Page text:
Christmas lights not so joyful for animals

Cosmos Magazine


Cosmos is a quarterly science magazine. We aim to inspire curiosity in ‘The Science of Everything’ and make the world of science accessible to everyone.

By Cosmos

Australians are being asked to consider the debilitating impact the use of lighting can have on native plants and animals.

Porch lights, flood lights, street lights and even Christmas lights can make animals more vulnerable to predators, increase stress, cause disorientation and change their sleep patterns.

As Australians increasingly mount festive lighting to homes across the country, an expert group of scientists is asking for people to consider their non-human neighbours by adopting a range of measures like lower-intensity lighting, saying: “it’s supposed to look pretty, not light up a surgery”.

Christmas lights credit michael from calgary cc by 2. 0 wikimedia commons
Lit up like a Christmas tree… but not brightening the lives on animals it seems. Credit: Supplied, Michael from Calgary Wikimedia commons

Dr Loren Fardell, a community wildlife ecologist at the University of Queensland, led the Biodiversity Council’s recent study on lighting. She says 24-hour light cycles can impact development and reproduction.

As well as low-intensity lighting, the Biodiversity Council has issued 6 recommendations for December, which in the southern hemisphere is a brighter time of year. These include:

  • Switching to ‘daytime’ decorations.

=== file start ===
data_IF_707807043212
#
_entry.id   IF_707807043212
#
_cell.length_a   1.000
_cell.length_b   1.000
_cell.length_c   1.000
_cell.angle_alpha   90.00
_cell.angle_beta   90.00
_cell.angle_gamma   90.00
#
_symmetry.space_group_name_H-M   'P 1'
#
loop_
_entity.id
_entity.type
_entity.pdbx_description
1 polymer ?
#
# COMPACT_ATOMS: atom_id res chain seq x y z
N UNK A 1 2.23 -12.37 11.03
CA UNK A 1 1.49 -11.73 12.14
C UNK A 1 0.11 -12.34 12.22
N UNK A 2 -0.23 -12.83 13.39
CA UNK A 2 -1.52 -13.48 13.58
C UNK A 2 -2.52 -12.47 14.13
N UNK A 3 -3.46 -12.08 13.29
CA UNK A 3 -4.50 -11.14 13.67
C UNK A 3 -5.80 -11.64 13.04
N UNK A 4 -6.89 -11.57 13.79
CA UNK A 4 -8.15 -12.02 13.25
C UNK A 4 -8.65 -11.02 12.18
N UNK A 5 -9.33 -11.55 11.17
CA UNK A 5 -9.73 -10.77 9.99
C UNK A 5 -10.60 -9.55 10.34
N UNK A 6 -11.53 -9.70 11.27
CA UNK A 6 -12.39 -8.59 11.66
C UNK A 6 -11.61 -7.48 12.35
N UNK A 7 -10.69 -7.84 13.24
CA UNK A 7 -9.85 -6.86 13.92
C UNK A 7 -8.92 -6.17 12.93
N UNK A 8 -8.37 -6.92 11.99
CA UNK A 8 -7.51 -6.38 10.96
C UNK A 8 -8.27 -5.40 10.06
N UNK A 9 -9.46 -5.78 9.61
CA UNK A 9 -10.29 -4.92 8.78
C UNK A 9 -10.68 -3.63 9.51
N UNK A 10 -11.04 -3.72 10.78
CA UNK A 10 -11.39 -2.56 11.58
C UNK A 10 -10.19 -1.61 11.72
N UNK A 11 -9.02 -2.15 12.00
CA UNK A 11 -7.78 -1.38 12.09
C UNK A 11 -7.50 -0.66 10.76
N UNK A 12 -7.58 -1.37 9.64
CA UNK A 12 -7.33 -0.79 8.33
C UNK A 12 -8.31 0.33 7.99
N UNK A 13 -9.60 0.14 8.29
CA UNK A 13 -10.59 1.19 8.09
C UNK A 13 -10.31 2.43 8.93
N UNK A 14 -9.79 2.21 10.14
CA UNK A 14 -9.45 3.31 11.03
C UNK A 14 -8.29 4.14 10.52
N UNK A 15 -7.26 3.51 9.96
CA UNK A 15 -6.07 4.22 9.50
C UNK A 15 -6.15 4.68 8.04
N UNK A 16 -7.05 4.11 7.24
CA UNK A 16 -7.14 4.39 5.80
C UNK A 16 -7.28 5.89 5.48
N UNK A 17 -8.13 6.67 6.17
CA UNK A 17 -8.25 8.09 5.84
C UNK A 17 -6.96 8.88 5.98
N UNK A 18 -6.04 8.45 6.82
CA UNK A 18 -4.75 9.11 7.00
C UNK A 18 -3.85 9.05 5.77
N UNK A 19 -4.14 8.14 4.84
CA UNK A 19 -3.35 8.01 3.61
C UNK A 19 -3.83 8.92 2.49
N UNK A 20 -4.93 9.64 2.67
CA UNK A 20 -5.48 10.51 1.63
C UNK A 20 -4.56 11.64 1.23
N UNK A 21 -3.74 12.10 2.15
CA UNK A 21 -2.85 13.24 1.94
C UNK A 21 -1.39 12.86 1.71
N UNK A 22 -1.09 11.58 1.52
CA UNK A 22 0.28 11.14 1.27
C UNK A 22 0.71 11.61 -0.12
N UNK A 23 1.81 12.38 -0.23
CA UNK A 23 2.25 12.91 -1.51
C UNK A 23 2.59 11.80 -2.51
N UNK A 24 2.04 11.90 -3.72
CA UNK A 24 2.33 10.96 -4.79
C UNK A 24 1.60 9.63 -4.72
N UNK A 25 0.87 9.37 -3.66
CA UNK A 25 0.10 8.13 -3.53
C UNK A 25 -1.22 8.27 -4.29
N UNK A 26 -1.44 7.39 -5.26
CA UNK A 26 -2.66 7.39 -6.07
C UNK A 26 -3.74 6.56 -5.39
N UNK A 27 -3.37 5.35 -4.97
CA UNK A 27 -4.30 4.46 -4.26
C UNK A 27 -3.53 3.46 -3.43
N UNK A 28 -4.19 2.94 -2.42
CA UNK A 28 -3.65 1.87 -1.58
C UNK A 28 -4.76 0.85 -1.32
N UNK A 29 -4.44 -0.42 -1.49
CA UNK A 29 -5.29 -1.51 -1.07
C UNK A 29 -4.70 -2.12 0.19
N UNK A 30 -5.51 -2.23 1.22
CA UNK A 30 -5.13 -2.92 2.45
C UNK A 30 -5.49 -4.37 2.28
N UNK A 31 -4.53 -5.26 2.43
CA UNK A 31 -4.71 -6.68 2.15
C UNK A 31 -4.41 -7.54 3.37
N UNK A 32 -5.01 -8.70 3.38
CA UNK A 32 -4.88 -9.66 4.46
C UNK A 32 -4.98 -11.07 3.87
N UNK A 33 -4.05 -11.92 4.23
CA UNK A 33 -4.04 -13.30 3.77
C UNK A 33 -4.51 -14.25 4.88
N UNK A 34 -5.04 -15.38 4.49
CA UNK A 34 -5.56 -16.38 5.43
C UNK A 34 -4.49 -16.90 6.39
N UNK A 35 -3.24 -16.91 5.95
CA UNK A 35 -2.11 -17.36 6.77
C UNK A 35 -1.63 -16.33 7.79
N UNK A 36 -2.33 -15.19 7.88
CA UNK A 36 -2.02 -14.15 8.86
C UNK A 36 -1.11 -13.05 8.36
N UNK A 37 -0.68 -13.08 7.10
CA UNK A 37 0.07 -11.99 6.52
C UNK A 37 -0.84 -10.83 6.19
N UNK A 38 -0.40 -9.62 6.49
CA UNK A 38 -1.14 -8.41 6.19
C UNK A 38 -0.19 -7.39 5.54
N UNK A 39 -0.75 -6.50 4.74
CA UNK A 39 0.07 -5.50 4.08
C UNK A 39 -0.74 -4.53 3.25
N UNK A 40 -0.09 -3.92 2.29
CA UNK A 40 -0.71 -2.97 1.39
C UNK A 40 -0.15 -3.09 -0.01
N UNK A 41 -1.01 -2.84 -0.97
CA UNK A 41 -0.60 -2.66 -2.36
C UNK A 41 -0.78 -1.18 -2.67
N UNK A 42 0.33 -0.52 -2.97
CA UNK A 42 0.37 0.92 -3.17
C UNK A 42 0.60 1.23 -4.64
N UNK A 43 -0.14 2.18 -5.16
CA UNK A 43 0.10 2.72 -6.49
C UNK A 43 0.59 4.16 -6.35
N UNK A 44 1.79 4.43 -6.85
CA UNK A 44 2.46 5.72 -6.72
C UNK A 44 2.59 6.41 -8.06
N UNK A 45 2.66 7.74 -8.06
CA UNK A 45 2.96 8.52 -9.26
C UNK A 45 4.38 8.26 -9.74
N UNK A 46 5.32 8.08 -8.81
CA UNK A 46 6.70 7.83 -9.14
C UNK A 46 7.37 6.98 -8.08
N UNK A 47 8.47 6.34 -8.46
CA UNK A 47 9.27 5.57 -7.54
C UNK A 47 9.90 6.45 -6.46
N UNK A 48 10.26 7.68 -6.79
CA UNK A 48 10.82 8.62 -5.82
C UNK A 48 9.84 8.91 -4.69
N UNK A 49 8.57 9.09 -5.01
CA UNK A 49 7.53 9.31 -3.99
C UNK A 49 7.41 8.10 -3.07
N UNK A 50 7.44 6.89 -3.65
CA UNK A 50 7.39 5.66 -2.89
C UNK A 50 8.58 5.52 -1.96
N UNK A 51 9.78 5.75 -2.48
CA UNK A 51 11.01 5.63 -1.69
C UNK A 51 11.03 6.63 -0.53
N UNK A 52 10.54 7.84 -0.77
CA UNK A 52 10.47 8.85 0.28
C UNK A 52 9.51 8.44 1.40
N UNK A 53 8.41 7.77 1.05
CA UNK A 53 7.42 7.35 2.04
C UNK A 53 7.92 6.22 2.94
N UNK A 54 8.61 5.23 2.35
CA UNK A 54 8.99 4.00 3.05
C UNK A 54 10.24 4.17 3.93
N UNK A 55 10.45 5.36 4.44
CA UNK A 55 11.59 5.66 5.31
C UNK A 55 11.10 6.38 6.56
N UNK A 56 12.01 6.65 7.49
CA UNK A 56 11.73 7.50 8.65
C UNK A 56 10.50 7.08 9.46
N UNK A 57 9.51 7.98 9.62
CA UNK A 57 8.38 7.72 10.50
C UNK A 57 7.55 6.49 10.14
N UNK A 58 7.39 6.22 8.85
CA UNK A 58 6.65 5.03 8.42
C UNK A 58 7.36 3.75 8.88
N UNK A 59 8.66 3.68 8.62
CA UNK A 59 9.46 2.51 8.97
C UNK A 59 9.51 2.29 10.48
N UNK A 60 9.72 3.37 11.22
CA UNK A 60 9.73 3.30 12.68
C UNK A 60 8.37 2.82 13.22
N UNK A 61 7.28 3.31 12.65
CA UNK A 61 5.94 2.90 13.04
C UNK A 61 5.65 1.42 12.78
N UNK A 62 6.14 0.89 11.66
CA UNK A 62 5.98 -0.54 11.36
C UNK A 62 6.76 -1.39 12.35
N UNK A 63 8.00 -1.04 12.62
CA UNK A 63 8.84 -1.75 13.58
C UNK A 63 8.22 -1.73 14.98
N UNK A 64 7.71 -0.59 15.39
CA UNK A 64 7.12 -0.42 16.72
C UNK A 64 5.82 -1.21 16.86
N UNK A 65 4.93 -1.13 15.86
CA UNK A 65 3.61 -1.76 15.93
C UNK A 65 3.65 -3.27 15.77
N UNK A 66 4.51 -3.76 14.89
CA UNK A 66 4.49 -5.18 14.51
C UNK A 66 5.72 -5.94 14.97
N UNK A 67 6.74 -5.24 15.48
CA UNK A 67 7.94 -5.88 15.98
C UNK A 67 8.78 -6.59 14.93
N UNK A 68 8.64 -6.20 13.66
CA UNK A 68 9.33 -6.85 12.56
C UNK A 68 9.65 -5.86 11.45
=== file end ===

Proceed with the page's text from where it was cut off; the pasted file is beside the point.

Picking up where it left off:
• Using lights for window displays, rather than rigging fences and whole houses.
  • Not leaving lights on all night.
  • Use of amber and red lights rather than white and blue lights, as these are less disruptive to wildlife.
  • Angle spotlights to the ground
  • Leaving trees and shrubs as dark refuges for wildlife.

Fardell says energy-efficient LED lighting is a more climate-friendly lighting alternative, but it too can have a greater effect on animal species.

The Biodiversity Council’s recommendations come in response to a campaign by the Department of Climate Change, Energy, the Environment and Water this year, which encourages people to minimise poorly designed or excessive light pollution while adopting a range of measures to reduce its impact on animal life. Principal among them is the use of “natural darkness” as a starting point from which light may be added.

Other recommendations include the use of low-intensity and adaptive lighting, non-reflective and dark-coloured surfaces near lighting fixtures and the use of amber lighting with no blue wavelength. National light pollution guidelines for wildlife also exist.

“Most of Australia’s native mammals and frogs, and many of our birds and reptiles are active at night and very good at hiding, so you may not see them but that doesn’t mean that our gardens and suburbs aren’t really important places for them,” says Professor Sarah Bekessy, a Biodiversity councillor and conservation scientist from RMIT. 

“Many native animals will avoid using or travelling through areas that are brightly lit, so leaving our gardens as dark refuges is a great way to help wildlife. Like other types of pollution such as carbon emissions, light pollution adds up. This means that every extra light you can turn off, turn down or stop pointing into nature makes a difference.” 

Some regulations to protect wildlife from light pollution currently exist. Australian standards provide some guidelines for the use of outdoor lighting after dark while legislation like the Environmental Protection and Biodiversity Conservation Act. Some jurisdictions in the US have also introduced ‘dark skies legislation’ to improve environmental outcomes. Abundant lighting has even been used by NASA and to assess holiday season energy usage.

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